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Best Charging Stands for Google Pixel


Elevate your Pixel off the table while it charges with these charging stands.

Finding a charging stand for your Google Pixel is, as we learned, a matter of making compromises. One of the best features of the Google Pixel is its fast charging ability, but you’ll get the best results using the charging cable and wall outlet that came with your phone.

There are a number of charging stands that support a USB-C connection, but the power being supplied to the stand typically use older USB cables which are usually not enough to support USB-PD. Alternatively, there are universal stands that will accommodate the proper cords and wall chargers for rapid charging.

Ultimately, which style you go with will depend on how you plan on using the charging stand — if you intend to plug your phone in bedside while you sleep, or on your desk while you work (or vice versa), slower charging speeds might be a non-factor. But if you must have quick charging, you’re best off using your own trusted cables with a universal stand.

  • Encased Google Pixel Charging Stand
  • Accesorz USB-C Charging Stand
  • SUPVIN USB-C Charging Dock
  • Esonstyle Desktop Cell Phone Stand
  • Lamicall Desktop Cell Phone Stand

Encased Google Pixel Charging Stand


This charging stand from Encased was specifically designed for the Pixel — but does not support rapid charging. Despite that, it’s got a great look to it and will accommodate a slim case on your Pixel. The fit is snug, so much so that you’ll probably need two hands to remove your phone from the dock — better than having a flimsy connection, right? Even better, each charging stand comes with a lifetime guarantee from Encased, and is available for Amazon Prime shipping.

See at Amazon

Accesorz USB-C Charging Stand


Coming in at $12, this USB-C charging stand works well for the price, and states that it supports fast charging for the Pixel, but you’ll have to ensure that you’ve plugged the included micro USB cable in with a wall adapter that supports USB-PD. The USB-C connector is adjustable up to 15-degrees, and is deep enough to accommodate a case on your Pixel. There’s reusable sticky pads on the bottom, which help to secure it on your nightstand or desk.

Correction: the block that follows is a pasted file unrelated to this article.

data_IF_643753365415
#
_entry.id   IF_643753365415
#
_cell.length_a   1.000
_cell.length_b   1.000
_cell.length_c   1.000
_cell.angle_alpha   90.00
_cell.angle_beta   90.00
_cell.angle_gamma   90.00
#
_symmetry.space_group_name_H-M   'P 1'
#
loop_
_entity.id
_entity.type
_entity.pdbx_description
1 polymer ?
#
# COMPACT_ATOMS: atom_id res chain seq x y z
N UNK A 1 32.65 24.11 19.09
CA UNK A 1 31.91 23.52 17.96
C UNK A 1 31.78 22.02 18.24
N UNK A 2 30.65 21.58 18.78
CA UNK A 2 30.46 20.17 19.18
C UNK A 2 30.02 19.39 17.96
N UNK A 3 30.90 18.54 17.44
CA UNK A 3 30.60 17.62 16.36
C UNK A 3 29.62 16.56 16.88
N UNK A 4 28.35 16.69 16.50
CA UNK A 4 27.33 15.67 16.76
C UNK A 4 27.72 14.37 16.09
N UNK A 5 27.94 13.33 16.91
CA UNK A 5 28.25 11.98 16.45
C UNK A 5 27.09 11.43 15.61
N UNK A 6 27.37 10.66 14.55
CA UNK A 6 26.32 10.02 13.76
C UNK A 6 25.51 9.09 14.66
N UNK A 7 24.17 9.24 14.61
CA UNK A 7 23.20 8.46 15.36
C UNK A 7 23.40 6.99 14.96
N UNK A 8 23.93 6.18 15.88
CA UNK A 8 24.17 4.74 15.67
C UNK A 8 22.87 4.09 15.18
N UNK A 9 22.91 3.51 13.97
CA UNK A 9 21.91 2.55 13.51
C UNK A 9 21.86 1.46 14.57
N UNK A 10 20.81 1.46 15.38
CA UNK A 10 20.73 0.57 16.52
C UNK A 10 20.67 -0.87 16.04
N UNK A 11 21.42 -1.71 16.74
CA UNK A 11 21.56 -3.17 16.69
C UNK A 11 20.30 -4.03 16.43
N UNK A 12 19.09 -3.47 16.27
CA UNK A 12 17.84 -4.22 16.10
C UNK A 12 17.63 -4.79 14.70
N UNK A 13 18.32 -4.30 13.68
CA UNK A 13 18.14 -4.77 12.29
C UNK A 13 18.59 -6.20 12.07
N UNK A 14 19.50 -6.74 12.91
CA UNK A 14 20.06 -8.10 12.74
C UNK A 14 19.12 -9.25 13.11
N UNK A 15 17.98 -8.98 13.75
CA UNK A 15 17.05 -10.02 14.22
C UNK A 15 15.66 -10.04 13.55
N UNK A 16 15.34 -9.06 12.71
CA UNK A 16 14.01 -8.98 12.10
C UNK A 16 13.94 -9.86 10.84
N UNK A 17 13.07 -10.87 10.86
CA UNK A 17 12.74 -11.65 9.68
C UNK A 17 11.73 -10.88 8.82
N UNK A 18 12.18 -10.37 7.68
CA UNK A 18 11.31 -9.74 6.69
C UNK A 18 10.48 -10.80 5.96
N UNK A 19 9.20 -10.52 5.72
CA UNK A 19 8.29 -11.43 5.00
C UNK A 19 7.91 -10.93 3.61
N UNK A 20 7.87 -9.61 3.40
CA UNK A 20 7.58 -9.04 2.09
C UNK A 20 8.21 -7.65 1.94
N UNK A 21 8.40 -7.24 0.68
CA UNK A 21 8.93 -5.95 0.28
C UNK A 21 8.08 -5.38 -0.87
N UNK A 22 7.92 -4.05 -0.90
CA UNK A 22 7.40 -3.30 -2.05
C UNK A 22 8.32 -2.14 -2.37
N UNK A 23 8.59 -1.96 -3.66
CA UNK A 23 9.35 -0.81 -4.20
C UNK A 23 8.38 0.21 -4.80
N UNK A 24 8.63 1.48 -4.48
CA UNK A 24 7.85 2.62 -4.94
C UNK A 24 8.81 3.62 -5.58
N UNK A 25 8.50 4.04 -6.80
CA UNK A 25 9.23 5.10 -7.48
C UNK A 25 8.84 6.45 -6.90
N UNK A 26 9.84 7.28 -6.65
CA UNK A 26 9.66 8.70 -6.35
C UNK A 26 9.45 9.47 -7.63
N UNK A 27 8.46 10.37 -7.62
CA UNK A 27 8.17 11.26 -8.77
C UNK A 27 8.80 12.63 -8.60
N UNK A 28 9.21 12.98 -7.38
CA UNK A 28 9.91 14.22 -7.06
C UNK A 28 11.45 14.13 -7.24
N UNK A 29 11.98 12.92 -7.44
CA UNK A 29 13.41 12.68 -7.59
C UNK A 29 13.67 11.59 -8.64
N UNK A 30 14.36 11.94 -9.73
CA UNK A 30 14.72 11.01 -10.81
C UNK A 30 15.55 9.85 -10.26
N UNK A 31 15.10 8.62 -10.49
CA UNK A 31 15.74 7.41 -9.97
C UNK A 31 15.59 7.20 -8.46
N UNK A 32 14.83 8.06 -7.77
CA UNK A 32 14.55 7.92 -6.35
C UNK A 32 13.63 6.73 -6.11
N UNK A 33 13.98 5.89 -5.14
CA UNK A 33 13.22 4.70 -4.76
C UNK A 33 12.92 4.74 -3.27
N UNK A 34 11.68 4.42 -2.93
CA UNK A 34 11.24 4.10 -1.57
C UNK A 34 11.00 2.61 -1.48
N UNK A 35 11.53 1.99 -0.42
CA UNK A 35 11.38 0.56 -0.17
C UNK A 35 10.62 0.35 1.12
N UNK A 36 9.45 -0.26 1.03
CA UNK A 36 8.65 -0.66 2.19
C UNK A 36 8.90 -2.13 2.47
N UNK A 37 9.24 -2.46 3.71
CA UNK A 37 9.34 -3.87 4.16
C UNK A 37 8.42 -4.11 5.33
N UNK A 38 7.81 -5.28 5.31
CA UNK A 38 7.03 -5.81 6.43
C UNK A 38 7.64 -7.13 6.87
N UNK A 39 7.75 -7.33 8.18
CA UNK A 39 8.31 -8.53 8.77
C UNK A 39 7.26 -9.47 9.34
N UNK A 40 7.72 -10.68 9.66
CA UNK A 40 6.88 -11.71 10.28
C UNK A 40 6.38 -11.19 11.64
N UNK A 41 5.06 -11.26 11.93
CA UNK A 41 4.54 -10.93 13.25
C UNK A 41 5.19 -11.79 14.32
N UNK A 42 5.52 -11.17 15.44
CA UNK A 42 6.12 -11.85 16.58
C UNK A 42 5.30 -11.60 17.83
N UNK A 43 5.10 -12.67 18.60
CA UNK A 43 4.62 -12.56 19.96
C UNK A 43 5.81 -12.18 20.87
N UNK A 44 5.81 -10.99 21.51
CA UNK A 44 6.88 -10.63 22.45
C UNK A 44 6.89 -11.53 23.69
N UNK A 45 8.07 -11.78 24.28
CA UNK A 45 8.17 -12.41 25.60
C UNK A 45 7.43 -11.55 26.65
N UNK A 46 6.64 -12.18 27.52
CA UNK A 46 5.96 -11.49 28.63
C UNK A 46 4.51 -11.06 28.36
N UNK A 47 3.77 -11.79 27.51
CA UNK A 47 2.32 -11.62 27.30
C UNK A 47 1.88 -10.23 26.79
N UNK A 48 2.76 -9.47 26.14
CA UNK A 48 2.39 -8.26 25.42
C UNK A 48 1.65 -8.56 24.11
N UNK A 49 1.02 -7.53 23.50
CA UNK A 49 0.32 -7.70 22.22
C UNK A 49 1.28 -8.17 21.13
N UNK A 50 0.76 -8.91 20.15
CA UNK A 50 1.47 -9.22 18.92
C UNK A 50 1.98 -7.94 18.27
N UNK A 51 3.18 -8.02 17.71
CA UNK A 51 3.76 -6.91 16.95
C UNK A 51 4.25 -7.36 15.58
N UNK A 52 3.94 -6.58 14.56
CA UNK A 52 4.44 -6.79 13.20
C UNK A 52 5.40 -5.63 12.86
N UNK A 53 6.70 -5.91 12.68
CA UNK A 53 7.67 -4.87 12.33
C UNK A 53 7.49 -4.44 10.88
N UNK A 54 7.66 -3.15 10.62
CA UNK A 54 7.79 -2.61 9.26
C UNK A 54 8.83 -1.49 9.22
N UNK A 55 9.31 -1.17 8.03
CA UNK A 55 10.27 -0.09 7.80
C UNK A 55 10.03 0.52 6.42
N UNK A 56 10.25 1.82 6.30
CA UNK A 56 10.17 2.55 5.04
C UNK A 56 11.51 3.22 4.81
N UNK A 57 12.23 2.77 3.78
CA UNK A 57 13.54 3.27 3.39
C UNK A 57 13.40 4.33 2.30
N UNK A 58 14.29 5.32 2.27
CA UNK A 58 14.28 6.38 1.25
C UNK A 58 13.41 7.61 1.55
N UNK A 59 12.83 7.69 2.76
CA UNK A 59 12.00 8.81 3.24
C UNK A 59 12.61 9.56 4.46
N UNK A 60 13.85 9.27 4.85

If you don’t use a case on your phone and you find the connection is not as flush as you would like, you’ll want to reach out to the seller customer service. They should be able to help you out.

See at Amazon

SUPVIN USB-C Charging Dock


This dock has a classic look and will work great with your Pixel or Pixel XL. The USB-C connector is adjustable so you’ll be able to rest the body of your phone on the backrest, which also helps with the viewing angle of your device when you’re working at your desk. Again, this charger says it supports fast charging but it uses USB 2.0 cable to plug into a computer or wall charger, so don’t go in with high expectations. Other than that, this is a great option that won’t take up much real estate on your desk or nightstand.

See at Amazon

Esonstyle Desktop Cell Phone Stand


If rapid charging is a must-have for your Pixel charging stand, you’ll need to look at a universal stand, like this one from Esonstyle, that lets you use the USB-C charging cable and wall adapter that came with your Pixel. This stand is made from aluminum offers a nice viewing angle for using your device when you’re sitting at your desk. And, given that it’s universal, you have the versatility to use this stand with all your devices. With the price under $10, you really can’t go wrong here, can you?

See at Amazon

Lamicall Desktop Cell Phone Stand


This universal charging stand is another great option for using with your Pixel, or really any phone or tablet at your disposal. There’s ample space for the USB-C cable to plug into your pixel, and you’ll enjoy the design with the stylish and minimalist design. The rubber feet on the bottom help to keep it secure on your desk, while the rubber on the cradle helping to keep your Pixel secure while also keeping the edges of your device secure and protected from scuffs. It’s also available in silver, red or black.